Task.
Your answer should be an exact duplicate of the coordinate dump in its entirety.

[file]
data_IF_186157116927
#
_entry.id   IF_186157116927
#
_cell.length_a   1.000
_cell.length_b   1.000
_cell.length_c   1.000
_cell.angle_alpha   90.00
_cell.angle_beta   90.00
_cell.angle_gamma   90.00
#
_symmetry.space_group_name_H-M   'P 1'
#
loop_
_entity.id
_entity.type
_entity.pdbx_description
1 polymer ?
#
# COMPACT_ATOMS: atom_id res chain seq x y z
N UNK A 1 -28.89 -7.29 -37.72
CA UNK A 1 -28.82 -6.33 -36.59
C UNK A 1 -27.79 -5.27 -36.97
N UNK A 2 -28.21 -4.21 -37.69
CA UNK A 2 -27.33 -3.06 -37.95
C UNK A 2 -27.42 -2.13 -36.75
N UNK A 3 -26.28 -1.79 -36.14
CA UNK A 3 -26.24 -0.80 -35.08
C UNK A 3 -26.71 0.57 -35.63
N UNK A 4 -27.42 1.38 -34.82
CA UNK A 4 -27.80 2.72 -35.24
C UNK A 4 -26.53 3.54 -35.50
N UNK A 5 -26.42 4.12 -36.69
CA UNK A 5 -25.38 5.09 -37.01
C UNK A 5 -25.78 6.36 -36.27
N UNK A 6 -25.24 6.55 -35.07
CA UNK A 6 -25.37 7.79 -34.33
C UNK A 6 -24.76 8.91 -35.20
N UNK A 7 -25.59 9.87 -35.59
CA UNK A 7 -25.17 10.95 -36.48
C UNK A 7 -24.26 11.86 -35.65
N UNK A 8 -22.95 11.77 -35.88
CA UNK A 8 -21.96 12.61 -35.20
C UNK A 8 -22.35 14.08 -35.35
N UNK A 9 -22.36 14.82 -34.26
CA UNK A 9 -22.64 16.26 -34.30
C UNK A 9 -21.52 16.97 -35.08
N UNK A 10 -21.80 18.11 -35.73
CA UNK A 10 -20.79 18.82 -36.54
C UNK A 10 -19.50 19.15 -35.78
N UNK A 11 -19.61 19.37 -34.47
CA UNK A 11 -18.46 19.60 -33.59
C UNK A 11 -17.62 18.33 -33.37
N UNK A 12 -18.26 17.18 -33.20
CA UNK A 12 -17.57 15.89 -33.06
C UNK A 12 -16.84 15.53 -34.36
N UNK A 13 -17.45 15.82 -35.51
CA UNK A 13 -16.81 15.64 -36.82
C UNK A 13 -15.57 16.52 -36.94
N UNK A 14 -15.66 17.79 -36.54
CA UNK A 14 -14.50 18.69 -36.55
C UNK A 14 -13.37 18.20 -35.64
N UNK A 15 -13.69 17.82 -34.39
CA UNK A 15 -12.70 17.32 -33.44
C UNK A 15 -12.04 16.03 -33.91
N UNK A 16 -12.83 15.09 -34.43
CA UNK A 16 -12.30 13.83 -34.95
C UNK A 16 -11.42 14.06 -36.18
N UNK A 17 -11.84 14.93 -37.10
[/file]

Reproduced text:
data_IF_186157116927
#
_entry.id   IF_186157116927
#
_cell.length_a   1.000
_cell.length_b   1.000
_cell.length_c   1.000
_cell.angle_alpha   90.00
_cell.angle_beta   90.00
_cell.angle_gamma   90.00
#
_symmetry.space_group_name_H-M   'P 1'
#
loop_
_entity.id
_entity.type
_entity.pdbx_description
1 polymer ?
#
# COMPACT_ATOMS: atom_id res chain seq x y z
N UNK A 1 -28.89 -7.29 -37.72
CA UNK A 1 -28.82 -6.33 -36.59
C UNK A 1 -27.79 -5.27 -36.97
N UNK A 2 -28.21 -4.21 -37.69
CA UNK A 2 -27.33 -3.06 -37.95
C UNK A 2 -27.42 -2.13 -36.75
N UNK A 3 -26.28 -1.79 -36.14
CA UNK A 3 -26.24 -0.80 -35.08
C UNK A 3 -26.71 0.57 -35.63
N UNK A 4 -27.42 1.38 -34.82
CA UNK A 4 -27.80 2.72 -35.24
C UNK A 4 -26.53 3.54 -35.50
N UNK A 5 -26.42 4.12 -36.69
CA UNK A 5 -25.38 5.09 -37.01
C UNK A 5 -25.78 6.36 -36.27
N UNK A 6 -25.24 6.55 -35.07
CA UNK A 6 -25.37 7.79 -34.33
C UNK A 6 -24.76 8.91 -35.20
N UNK A 7 -25.59 9.87 -35.59
CA UNK A 7 -25.17 10.95 -36.48
C UNK A 7 -24.26 11.86 -35.65
N UNK A 8 -22.95 11.77 -35.88
CA UNK A 8 -21.96 12.61 -35.20
C UNK A 8 -22.35 14.08 -35.35
N UNK A 9 -22.36 14.82 -34.26
CA UNK A 9 -22.64 16.26 -34.30
C UNK A 9 -21.52 16.97 -35.08
N UNK A 10 -21.80 18.11 -35.73
CA UNK A 10 -20.79 18.82 -36.54
C UNK A 10 -19.50 19.15 -35.78
N UNK A 11 -19.61 19.37 -34.47
CA UNK A 11 -18.46 19.60 -33.59
C UNK A 11 -17.62 18.33 -33.37
N UNK A 12 -18.26 17.18 -33.20
CA UNK A 12 -17.57 15.89 -33.06
C UNK A 12 -16.84 15.53 -34.36
N UNK A 13 -17.45 15.82 -35.51
CA UNK A 13 -16.81 15.64 -36.82
C UNK A 13 -15.57 16.52 -36.94
N UNK A 14 -15.66 17.79 -36.54
CA UNK A 14 -14.50 18.69 -36.55
C UNK A 14 -13.37 18.20 -35.64
N UNK A 15 -13.69 17.82 -34.39
CA UNK A 15 -12.70 17.32 -33.44
C UNK A 15 -12.04 16.03 -33.91
N UNK A 16 -12.83 15.09 -34.43
CA UNK A 16 -12.30 13.83 -34.95
C UNK A 16 -11.42 14.06 -36.18
N UNK A 17 -11.84 14.93 -37.10